• A cyclist has an increased energy demand but no significant increase in nutrient requirements. Because of this he/she can eat foods with a lower nutrient density than the average person. This means that a cyclist can be less choosy about the foods that are eaten provided he/she realizes his/her specific nutrient and energy requirements that must be met.
    • Food exchange list
      • The word exchange refers to the fact that each item on a particular list in the portion listed may be interchanged with any other food item on the same list. An exchange can be explained as a substitution, choice, or serving
      • Within each food list, one exchange is approximately equal to another in calories, carbohydrate, protein, and fat. Each list is a group of measured or weighed foods of approximately the same nutritional value.
      • The exchange lists are intended for planning diabetic diets, therefore the foods included are simple and only those allowed in the diabetic diet are listed. Besides, because of the accuracy and convenience of the exchange system, the exchange lists are used for weight management as well .
      • Examples :
      • Cereals, grains, pasta, breads, crackers, snacks, starchy vegetables, and cooked beans, peas, and lentils are on the starch list. In general, one starch exchange is ½ cup cereal, grain, or starchy vegetable; one ounce of a bread product, such as one slice of bread; one-third cup rice or pasta; or three-fourths to one ounce of most snack foods.
      • Fresh, frozen, canned, and dried fruits and fruit juices are on the fruit list. In general, one fruit exchange is: one small to medium fresh fruit, one-half cup of canned or fresh fruit or fruit juice, or one-fourth cup of dried fruit.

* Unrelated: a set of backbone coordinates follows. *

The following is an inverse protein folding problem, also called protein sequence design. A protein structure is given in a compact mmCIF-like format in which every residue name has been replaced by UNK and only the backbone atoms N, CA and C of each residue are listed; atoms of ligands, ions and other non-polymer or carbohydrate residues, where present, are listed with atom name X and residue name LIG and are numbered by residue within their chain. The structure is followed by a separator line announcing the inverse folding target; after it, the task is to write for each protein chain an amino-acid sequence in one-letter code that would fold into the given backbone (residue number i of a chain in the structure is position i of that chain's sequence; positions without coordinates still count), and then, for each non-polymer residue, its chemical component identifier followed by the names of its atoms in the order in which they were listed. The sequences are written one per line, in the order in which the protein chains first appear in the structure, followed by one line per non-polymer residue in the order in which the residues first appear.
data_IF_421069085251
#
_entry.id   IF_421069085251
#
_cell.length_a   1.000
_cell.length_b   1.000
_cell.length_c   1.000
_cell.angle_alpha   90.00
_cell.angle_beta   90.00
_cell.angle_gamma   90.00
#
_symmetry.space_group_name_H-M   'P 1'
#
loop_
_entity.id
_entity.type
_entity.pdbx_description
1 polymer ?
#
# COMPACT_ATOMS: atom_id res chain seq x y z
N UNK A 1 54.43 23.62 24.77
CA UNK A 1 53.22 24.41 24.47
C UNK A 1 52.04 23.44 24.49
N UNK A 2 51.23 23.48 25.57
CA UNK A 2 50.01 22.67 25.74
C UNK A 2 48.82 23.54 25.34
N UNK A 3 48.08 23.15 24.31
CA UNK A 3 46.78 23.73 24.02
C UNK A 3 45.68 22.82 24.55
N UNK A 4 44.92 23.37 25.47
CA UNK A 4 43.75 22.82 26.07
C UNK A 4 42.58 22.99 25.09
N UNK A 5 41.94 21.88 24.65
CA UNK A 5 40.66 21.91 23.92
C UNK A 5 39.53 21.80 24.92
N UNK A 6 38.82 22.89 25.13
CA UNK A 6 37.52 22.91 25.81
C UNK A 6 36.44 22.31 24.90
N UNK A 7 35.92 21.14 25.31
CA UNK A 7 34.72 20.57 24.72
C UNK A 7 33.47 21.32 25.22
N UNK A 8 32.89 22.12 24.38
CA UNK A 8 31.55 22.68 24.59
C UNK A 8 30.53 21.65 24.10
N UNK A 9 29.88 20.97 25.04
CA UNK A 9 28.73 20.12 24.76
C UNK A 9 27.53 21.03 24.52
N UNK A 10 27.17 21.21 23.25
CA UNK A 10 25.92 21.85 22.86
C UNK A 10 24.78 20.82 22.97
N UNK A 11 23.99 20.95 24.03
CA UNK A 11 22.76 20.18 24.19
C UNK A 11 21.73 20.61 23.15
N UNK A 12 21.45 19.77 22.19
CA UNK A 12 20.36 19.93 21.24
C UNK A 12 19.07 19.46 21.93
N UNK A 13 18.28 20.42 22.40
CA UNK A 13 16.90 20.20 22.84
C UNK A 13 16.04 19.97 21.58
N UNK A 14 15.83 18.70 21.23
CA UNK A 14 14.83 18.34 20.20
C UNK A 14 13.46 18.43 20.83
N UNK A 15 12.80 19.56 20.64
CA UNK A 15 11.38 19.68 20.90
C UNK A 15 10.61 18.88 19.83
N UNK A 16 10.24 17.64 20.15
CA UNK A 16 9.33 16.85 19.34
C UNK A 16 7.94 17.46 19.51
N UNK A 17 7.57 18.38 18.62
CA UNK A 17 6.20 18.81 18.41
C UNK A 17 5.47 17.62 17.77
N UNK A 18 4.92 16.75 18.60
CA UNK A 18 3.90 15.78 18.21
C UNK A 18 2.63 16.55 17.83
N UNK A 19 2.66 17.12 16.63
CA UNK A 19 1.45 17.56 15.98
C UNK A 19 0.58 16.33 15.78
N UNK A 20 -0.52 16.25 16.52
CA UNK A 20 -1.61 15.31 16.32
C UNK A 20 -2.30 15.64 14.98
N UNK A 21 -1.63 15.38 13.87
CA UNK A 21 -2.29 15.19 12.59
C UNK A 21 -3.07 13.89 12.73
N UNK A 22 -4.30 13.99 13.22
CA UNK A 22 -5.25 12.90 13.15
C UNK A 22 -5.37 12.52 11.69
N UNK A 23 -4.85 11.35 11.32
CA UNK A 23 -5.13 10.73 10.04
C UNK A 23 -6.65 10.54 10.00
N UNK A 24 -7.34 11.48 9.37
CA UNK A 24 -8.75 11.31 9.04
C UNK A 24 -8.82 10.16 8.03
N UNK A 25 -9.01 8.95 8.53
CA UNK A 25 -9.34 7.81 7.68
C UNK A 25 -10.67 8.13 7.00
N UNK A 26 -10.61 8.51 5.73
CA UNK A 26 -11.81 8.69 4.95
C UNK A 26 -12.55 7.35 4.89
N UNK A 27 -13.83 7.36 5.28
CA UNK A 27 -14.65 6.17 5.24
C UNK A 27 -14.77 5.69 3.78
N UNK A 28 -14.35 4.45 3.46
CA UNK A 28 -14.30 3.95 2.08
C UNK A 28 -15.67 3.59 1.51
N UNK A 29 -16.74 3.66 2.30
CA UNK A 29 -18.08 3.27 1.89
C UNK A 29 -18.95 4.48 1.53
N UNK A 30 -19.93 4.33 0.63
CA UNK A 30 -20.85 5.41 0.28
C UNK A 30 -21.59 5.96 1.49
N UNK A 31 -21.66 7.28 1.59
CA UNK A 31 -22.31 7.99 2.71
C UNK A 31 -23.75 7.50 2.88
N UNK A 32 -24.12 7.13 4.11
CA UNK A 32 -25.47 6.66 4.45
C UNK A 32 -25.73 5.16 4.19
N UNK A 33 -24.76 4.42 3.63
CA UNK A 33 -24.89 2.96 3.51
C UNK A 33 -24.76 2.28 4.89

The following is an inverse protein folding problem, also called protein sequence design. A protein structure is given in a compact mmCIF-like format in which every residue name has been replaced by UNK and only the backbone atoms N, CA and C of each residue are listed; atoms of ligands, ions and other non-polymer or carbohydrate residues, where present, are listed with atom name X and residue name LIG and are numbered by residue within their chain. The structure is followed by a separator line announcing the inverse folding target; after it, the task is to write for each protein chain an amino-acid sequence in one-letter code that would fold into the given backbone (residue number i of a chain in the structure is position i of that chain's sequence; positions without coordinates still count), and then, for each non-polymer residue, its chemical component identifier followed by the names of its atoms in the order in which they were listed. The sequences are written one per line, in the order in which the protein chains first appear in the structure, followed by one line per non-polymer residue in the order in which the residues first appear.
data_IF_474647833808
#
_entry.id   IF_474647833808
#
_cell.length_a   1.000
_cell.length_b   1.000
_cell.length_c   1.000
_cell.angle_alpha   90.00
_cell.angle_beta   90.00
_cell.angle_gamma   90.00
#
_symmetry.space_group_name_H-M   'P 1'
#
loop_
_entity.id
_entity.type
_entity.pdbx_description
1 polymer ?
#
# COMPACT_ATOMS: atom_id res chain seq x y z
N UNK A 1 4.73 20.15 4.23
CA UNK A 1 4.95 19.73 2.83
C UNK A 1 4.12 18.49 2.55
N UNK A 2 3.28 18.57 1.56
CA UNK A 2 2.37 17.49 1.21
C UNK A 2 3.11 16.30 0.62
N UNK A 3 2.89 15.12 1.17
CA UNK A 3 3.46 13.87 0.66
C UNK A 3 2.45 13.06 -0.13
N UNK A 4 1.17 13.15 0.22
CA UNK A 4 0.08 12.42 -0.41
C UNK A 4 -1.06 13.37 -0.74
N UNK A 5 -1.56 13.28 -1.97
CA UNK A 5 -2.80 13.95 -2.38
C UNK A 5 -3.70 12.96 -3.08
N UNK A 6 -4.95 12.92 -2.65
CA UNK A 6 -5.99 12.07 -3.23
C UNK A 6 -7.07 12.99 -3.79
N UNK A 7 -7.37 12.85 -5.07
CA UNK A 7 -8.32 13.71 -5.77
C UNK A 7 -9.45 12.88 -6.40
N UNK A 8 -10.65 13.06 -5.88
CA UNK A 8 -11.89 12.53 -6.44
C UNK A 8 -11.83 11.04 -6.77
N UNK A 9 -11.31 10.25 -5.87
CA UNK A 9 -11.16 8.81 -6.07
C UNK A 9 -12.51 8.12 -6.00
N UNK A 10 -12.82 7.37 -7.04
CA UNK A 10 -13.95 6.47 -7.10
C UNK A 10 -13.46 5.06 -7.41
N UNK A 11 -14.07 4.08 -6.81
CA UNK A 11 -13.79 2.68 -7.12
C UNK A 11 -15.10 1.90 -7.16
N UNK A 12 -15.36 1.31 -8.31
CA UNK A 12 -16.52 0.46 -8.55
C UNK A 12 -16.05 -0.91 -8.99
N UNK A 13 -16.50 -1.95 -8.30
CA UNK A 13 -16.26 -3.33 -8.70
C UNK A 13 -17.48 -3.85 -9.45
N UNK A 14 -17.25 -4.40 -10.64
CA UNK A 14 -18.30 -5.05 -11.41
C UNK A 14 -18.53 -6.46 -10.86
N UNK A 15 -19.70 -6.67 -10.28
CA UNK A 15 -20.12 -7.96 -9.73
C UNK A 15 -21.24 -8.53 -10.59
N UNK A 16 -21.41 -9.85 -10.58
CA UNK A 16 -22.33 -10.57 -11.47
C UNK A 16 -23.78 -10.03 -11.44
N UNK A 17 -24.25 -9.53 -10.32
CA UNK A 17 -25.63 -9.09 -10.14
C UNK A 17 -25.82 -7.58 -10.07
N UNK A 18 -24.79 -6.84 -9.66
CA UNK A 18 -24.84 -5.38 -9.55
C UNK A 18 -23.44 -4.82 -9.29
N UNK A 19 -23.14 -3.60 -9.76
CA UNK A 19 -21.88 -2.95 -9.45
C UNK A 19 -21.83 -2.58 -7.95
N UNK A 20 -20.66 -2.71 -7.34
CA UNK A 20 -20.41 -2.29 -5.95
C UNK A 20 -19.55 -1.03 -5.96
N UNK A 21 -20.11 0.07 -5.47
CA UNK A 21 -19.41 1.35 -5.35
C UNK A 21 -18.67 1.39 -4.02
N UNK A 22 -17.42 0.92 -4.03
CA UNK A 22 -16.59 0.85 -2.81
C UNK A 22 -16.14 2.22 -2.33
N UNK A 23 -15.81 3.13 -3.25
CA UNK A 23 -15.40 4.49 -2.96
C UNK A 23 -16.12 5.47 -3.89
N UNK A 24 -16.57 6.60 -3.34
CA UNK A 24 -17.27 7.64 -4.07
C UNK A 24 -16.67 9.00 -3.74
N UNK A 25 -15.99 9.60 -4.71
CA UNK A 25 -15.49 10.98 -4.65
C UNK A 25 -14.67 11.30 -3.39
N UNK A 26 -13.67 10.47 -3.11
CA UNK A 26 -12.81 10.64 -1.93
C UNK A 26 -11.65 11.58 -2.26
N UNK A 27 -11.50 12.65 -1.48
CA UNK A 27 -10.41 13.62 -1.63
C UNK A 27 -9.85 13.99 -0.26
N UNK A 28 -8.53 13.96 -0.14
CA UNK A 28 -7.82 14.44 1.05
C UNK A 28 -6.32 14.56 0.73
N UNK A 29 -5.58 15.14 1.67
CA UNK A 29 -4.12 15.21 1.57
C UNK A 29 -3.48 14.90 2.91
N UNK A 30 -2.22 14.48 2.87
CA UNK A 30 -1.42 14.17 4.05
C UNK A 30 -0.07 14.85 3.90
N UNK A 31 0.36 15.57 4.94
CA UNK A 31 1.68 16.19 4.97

• Format in Nutritional labeling
    •  
      • Nutritional labels on processed foods were first used in 1970’s to furnish consumers with nutrient information.
      • Nutritional labeling and education act of 1990(NLEA) requires that food labels follow a standard format and provide this nutrition information.
      • With today's food labels, consumers get:
      • Nutrition information about almost every food in the grocery store
      • Distinctive, easy-to-read formats that enable consumers to more quickly find the information they need to make healthful food choices
      • Information on the amount per serving of saturated fat, cholesterol, dietary fiber, and other nutrients of major health concern
      • Nutrient reference values, expressed as % Daily Values that help consumers see how a food fits into an overall daily diet . Daily values are based on current nutrition recommendations for a 2000-calorie diet.
      • Uniform definitions for terms that describe a food's nutrient content--such as "light," "low-fat," and "high-fiber"--to ensure that such terms mean the same for any product on which they appear
      • Claims about the relationship between a nutrient or food and a disease or health-related condition, such as calcium and osteoporosis, and fat and cancer. These are helpful for people who are concerned about eating foods that may help keep them healthier longer.
      • Standardized serving sizes that make nutritional comparisons of similar products easier
      • Declaration of total percentage of juice in juice drinks. This enables consumers to know exactly how much juice is in a product.